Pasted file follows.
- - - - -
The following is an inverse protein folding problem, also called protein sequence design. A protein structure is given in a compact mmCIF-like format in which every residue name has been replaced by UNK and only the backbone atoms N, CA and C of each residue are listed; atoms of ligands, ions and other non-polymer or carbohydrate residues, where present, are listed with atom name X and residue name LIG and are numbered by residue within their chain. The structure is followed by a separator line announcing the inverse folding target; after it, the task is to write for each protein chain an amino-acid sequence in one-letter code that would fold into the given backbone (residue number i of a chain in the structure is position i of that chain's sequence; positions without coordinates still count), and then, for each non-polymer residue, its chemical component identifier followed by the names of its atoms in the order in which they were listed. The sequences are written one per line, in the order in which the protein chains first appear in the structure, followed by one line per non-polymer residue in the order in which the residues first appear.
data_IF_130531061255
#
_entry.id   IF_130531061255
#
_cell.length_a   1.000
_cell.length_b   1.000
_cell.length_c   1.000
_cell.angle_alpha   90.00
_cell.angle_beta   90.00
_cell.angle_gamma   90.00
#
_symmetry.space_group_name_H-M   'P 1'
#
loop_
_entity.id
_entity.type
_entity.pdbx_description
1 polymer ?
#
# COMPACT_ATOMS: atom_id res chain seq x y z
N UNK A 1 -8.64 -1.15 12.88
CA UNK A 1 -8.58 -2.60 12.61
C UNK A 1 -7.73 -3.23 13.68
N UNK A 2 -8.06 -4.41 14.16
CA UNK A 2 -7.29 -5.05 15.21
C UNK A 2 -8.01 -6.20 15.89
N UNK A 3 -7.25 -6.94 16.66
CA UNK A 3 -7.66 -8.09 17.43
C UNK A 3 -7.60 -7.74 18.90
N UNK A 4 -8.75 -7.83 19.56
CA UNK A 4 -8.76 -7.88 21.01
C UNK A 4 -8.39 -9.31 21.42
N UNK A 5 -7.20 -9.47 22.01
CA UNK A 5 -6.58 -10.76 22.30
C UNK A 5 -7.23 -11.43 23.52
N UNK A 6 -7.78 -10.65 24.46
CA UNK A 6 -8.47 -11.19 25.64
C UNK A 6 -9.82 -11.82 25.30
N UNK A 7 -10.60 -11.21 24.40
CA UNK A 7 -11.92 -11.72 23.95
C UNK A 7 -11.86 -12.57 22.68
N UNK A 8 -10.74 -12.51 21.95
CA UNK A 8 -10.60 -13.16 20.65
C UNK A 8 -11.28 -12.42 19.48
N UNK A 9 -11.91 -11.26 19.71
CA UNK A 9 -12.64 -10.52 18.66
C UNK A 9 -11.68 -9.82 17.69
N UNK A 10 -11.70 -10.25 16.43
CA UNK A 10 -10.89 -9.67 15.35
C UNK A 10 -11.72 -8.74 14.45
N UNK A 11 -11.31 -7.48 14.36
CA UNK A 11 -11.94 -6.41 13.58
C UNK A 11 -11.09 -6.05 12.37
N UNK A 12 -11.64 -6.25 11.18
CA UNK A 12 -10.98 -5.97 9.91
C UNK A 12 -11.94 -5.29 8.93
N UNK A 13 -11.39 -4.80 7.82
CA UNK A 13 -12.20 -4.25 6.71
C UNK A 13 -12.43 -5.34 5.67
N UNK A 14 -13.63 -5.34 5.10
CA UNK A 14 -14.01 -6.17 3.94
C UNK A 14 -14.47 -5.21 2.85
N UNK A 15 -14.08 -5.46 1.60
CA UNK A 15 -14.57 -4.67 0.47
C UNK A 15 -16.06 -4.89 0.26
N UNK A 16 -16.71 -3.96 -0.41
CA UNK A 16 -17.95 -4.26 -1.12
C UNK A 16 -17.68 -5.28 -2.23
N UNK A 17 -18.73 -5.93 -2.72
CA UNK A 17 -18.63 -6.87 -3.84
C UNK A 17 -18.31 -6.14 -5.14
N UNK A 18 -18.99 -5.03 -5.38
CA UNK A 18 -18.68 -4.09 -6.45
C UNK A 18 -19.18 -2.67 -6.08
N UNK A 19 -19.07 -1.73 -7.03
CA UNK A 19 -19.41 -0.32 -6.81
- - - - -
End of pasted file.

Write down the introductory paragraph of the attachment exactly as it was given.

The following is an inverse protein folding problem, also called protein sequence design. A protein structure is given in a compact mmCIF-like format in which every residue name has been replaced by UNK and only the backbone atoms N, CA and C of each residue are listed; atoms of ligands, ions and other non-polymer or carbohydrate residues, where present, are listed with atom name X and residue name LIG and are numbered by residue within their chain. The structure is followed by a separator line announcing the inverse folding target; after it, the task is to write for each protein chain an amino-acid sequence in one-letter code that would fold into the given backbone (residue number i of a chain in the structure is position i of that chain's sequence; positions without coordinates still count), and then, for each non-polymer residue, its chemical component identifier followed by the names of its atoms in the order in which they were listed. The sequences are written one per line, in the order in which the protein chains first appear in the structure, followed by one line per non-polymer residue in the order in which the residues first appear.